Understanding the memory model / structure of Java is essential in fine tuning the JVM settings and to find out what causes the dreaded java.lang.OutOfMemory Error. In Java, the memory is divided into Heap memory and Non Heap Memory. The Non heap memory is actually two types – The method area or the PermGen and the Native memory. The method area or PermGen is logically part of the Heap memory. But complete freedom is given in the JVM spec to implement it as Non Heap or part of Heap to different JVM implementations.
The spec says – “The method area is created on virtual machine start-up. Although the method area is logically part of the heap, simple implementations may choose not to either garbage collect or compact it. This version of the Java virtual machine specification does not mandate the location of the method area or the policies used to manage compiled code”
Many popular JVM’s implement it outside the Heap memory area and there by not subjecting it to Garbage Collection and Compaction. Few others implement it as part of Heap and is subjected to Garbage Collection.
The heap holds the Object data, Method Area / PermGen holds the class code and the per -class runtime constant pool. All class data are loaded into this ( Method Area / PermGen) memory space. This includes the field and method data and the code for the methods and constructors.
We will NOT look into what happens in the Native memory area as it is very difficult to find documentation on what goes there. Typically it is best left to the people who are creating a Java Virtual Machine. As developers, we are mostly interested in the Heap and the Method Area as shared memory structures and of course the stack memory which is not shared and owned by individual threads. Each thread gets its own stack area.
The heap is divided into different regions to help the garbage collection process efficient and faster. The Heap is broadly divided into an Young Generation Space and the Old or Tenured Generations area. The young space is further divided into Eden and Survivor spaces. When objects are first allocated (new) they are stored in the Eden Space. When the object is in use for specific time or duration of the Garbage Collection Cycle, the object gets moved from the Eden to the Survivor Space. When it ages further it is promoted to the Old Generation or Tenured Space. This mechanism ensures that there are enough space freed up for new or short lived objects and garbage collector can do an efficient job. The Young Generation is introduced based on the fact that most of the Objects in the life time of a JVM is short lived and only a small percentage actually lives longer. When ever the Garbage collector frees up objects in the Young generation, it is known as a Minor Collection or Minor GC. The Garbage collection happening at the Old Generation or Tenured Generation is known as Major Collection or Major GC.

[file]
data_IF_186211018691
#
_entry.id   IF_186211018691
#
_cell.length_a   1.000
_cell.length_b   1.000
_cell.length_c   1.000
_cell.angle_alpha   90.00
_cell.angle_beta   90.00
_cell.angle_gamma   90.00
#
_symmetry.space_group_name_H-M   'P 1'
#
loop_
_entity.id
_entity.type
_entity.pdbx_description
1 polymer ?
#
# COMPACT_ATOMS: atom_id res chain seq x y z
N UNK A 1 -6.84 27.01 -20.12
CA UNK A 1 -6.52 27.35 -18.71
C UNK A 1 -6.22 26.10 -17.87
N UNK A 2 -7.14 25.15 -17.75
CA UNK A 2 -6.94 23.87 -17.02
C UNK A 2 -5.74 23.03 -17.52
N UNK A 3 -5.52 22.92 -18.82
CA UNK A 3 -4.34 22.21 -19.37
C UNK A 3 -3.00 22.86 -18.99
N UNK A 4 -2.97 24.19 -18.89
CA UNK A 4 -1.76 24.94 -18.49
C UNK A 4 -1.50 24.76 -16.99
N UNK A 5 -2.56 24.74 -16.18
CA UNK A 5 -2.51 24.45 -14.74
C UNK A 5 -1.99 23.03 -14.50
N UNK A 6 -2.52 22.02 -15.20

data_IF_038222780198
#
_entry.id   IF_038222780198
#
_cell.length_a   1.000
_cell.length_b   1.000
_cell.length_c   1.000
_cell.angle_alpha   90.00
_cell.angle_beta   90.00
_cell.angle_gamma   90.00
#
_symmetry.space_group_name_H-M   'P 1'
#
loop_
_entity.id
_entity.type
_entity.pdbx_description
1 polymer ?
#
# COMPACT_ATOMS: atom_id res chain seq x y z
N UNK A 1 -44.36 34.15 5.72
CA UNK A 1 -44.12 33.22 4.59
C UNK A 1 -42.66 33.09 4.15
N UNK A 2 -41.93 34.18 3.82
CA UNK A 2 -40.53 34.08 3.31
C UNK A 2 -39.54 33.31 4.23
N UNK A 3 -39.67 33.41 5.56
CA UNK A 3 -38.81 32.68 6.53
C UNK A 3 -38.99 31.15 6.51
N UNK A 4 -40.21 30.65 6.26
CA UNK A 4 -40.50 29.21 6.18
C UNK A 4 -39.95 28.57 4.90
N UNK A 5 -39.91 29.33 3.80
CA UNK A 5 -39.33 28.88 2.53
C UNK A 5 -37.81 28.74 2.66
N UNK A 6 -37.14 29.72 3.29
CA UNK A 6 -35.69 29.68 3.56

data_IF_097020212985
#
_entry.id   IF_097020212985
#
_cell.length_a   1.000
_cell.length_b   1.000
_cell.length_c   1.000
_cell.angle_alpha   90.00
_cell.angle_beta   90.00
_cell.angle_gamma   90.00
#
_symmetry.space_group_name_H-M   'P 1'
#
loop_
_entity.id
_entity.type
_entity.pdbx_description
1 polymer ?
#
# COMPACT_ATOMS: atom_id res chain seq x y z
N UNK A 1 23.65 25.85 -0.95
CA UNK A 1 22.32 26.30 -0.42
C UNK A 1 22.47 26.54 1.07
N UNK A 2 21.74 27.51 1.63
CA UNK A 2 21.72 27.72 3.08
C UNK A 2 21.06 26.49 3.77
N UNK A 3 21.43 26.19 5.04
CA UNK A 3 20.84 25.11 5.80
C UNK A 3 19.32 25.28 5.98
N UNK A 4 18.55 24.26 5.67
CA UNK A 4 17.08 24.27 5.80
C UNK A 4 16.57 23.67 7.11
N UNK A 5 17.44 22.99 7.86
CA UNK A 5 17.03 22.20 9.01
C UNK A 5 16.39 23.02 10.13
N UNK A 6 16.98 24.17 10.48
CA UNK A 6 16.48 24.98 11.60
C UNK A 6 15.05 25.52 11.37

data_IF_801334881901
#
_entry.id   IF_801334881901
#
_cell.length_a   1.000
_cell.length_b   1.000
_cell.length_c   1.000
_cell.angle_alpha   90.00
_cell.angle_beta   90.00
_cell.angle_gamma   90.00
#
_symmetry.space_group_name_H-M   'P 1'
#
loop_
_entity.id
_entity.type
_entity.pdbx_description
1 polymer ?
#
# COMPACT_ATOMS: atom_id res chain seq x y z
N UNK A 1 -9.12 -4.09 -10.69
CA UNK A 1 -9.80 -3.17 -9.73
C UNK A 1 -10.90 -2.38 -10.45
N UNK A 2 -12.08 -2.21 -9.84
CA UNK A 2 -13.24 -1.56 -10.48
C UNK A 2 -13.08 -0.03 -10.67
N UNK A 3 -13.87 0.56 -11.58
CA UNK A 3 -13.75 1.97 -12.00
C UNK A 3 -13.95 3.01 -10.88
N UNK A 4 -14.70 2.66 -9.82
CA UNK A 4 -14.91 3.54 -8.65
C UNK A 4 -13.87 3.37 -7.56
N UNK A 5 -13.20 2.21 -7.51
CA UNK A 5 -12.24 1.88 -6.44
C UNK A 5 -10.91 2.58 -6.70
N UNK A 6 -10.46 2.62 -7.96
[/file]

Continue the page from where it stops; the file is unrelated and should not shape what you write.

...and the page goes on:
By seperating objects by their life span allows the minor garabage collection to be shorter, quicker and less cpu intensive. This inturn gives more cpu time to the application. Ideally minor garbage collections should happen and major garbage collections should happen only rarely.
When is java.lang.OutOfMemoryError throw ?
This error is thrown when the JVM cannot allocate the object because there is not enough free memory available and no more memory could be made available free by the Garbage Collector.
How do I know which area of the Java memory structure is responsible for the OutOfMemory Error ?
This is fairly easy. We need to look at the description of the OutOfMemory Exception and it reveals a lot of information. Here is a collection of common OutOfMemory Scenarios and the causes for the same.
a) Exception in thread “main”: java.lang.OutOfMemoryError: Java heap space
There not enough memory to allocate the new object and Garbage collection is unable to free up memory
b) Exception in thread “main”: java.lang.OutOfMemoryError: Requested array size exceeds VM limit
Application tried to create an array whose size is bigger than the available free heap size.
c) Exception in thread “main”: java.lang.OutOfMemoryError: PermGen space
There is not enough space in the Method Area / PermGen to allocate or load a new class. Reasons: When application requires a lot of classes for example loading a lot of 3rd party libraries.
d) Exception in thread “main” java.lang.OutOfMemoryError: unable to create new native thread
e) Exception in thread “main”: java.lang.OutOfMemoryError: <reason> <stacktrace> (Native method)
d) and e) are the memory issues happening in the thread exclusive memory areas ( Note that each thread has a PC Register, Java Stack and Native Method stack) d) usually means a new thread couldn’t be created due to the process memory limit. e) usually indicates a memory issue in the Native Method stack.
f) Exception in thread “main”: java.lang.OutOfMemoryError: request <size> bytes for <reason>. Out of swap space?
There is not enough memory available for the Operating System and may be swap space is too small. Increasing the OS memory or increasing the Swap space can usually rectify this issue
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